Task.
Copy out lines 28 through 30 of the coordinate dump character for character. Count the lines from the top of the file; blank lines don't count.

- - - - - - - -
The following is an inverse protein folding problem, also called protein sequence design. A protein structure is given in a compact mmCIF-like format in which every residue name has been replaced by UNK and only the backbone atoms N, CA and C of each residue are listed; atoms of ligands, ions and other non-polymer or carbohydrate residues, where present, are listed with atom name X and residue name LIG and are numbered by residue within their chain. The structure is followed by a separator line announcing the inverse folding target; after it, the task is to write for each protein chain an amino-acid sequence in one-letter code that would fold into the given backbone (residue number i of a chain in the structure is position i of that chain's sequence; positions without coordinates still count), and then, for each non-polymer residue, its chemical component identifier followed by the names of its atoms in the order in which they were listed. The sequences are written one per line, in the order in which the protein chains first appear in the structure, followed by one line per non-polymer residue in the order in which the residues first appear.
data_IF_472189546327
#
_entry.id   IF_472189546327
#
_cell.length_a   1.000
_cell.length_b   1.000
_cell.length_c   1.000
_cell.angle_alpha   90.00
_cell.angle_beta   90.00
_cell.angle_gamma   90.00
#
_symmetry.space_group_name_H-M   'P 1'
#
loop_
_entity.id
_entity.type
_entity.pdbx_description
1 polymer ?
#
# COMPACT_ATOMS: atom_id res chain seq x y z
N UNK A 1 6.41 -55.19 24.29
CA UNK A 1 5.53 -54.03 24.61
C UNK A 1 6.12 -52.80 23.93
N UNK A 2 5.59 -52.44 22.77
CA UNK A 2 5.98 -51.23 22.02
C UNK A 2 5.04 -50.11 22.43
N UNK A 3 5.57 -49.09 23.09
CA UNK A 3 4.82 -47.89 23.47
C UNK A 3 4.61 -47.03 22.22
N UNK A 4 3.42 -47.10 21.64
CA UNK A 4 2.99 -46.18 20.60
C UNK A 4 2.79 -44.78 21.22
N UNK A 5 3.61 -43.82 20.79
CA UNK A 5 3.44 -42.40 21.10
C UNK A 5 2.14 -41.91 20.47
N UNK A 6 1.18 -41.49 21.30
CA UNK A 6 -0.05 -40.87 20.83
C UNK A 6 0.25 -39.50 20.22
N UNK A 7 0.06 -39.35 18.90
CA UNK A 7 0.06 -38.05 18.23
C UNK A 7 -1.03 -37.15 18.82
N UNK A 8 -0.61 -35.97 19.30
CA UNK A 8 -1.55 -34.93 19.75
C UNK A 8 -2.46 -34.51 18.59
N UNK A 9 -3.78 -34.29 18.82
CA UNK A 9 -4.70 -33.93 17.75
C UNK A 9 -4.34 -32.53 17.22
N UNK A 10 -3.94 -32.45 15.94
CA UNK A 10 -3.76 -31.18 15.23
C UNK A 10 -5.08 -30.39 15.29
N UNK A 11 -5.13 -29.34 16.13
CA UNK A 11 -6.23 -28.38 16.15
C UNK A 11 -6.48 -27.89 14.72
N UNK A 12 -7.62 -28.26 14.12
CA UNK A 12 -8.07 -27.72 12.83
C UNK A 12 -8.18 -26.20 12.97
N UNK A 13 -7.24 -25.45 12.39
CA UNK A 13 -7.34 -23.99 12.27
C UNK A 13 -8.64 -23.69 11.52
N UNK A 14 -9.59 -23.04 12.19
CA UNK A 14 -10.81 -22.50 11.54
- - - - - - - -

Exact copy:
N UNK A 3 5.57 -49.09 23.09
CA UNK A 3 4.82 -47.89 23.47
C UNK A 3 4.61 -47.03 22.22